AccessMyLibrary provides FREE access to millions of articles from top publications available through your library.
Byline: TIFFANY LANKES email@example.com
PARRISH -- Beneath a ceiling of palm and oak branches, the Rev. Bear looked up through the trees, his arms raised to the sky.
Children joined hands with adults forming a circle in a clearing at G.T. Bray park for a ritual during the Pagan Pride Picnic last month.
In the center of the group, a vibrant orange scarf covered an altar where a loaf of bread and a jug of Welch's purple grape juice sat.
Connie Scholl sat cross-legged on the ground, a cigarette perched in her left hand. She exhaled smoothly and closed her eyes, listening to a chorus of chants.
"We are a ciiircle, within a ciiircle, with no begiiiinning and never eeeending."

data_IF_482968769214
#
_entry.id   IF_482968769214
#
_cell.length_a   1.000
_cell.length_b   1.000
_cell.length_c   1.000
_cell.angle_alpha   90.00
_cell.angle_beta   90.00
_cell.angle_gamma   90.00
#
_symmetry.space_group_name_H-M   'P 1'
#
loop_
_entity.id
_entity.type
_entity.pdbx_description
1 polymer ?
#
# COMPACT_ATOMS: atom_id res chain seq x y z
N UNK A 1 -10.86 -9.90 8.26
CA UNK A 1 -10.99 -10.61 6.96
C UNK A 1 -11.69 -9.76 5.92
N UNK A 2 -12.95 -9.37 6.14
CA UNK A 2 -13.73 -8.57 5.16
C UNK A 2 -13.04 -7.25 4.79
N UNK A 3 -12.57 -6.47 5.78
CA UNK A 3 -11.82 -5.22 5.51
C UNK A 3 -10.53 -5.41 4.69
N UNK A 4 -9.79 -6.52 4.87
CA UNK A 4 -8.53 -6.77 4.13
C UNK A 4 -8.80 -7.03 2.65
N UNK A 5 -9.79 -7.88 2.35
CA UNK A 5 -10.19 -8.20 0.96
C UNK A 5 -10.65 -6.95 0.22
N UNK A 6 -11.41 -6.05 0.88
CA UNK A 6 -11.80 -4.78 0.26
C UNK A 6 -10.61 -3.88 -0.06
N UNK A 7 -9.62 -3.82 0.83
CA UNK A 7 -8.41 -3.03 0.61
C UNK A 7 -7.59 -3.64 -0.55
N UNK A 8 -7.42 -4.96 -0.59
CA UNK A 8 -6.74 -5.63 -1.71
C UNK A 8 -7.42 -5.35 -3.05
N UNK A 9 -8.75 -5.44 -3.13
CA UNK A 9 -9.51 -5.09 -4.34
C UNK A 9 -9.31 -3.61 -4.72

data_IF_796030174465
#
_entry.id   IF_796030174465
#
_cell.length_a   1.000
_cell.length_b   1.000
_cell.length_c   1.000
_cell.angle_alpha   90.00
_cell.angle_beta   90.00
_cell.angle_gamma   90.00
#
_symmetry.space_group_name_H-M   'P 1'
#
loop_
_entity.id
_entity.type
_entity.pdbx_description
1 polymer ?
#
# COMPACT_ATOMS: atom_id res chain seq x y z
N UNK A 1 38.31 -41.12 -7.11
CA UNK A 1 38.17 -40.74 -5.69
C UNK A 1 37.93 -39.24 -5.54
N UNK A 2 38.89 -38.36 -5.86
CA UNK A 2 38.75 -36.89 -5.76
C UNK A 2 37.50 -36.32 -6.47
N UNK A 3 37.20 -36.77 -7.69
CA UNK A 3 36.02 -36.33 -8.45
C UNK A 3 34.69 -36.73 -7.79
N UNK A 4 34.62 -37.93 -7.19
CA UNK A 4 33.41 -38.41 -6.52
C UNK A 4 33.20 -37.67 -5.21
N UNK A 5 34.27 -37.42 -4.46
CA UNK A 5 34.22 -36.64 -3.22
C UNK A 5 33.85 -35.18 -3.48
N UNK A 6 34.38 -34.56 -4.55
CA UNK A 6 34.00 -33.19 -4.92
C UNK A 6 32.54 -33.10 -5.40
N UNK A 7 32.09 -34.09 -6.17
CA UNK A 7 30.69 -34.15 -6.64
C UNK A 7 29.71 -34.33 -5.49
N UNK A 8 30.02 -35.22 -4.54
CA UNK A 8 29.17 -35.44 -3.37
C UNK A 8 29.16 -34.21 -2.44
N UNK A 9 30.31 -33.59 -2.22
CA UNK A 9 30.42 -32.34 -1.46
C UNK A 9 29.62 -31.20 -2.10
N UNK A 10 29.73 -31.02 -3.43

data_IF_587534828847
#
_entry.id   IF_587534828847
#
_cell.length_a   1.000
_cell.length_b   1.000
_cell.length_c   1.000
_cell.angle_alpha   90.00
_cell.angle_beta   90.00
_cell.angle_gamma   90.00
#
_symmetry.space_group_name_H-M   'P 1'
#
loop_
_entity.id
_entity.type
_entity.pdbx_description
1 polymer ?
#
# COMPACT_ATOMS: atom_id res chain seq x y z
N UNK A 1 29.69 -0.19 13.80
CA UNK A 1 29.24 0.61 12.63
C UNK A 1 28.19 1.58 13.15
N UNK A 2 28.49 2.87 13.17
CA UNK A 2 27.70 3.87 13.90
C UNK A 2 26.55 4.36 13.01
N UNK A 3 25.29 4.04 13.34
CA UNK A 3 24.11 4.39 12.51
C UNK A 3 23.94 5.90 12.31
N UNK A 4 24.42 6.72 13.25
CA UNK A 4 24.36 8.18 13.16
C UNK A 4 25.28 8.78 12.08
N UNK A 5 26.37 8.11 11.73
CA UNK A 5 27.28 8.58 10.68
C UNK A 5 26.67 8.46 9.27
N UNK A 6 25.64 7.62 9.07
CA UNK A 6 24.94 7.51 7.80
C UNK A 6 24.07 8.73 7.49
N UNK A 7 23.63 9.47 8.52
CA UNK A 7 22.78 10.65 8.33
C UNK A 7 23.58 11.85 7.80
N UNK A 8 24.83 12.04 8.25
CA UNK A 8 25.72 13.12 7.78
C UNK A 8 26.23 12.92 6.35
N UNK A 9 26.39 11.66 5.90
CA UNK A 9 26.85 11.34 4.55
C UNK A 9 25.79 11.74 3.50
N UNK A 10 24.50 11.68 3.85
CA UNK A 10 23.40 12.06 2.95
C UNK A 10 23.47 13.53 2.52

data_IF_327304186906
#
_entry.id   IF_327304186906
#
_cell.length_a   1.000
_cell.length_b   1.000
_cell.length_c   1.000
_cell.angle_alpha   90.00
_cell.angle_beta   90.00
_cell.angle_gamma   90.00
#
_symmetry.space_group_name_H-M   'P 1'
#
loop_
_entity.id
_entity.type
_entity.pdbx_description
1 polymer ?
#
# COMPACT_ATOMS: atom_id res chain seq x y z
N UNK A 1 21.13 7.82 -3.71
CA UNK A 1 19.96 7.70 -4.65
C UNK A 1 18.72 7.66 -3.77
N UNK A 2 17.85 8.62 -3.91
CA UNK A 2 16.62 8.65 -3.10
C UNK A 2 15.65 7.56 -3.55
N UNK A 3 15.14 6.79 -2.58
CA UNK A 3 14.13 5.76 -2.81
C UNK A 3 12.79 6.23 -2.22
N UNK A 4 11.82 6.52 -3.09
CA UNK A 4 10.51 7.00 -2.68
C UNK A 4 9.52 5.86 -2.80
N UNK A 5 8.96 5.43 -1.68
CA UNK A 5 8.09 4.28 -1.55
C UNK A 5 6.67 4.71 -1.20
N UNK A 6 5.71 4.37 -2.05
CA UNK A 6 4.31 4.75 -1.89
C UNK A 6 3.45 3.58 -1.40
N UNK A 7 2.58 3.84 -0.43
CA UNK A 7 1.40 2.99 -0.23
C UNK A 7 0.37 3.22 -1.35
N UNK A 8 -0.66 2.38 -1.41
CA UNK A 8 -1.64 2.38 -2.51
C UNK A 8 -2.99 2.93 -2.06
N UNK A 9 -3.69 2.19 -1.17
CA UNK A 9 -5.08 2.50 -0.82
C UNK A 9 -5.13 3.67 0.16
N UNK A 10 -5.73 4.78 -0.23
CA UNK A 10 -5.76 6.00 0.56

Rain started to fall and a sharp wind rustled the leaves. Scholl looked up and held out her hands, letting the tiny drops rest on her palms.
Bear knelt and bowed his head. He carries himself in the manner of his namesake animal -- tall and powerful. He ties his long gray hair in a thin ponytail.
Throughout his life, he's garnered the joys and sorrows of being a Pagan. He faced the pain of discrimination from misunderstanding people and felt the joy of connection with a higher being.
Bear moved to Florida eight years ago from Pennsylvania and immediately noticed something missing amidst the palm trees and beaches -- a Pagan community.
Three years ago, he and a few friends started Wheel of the Year, a nondenominational Pagan church in Parrish. The …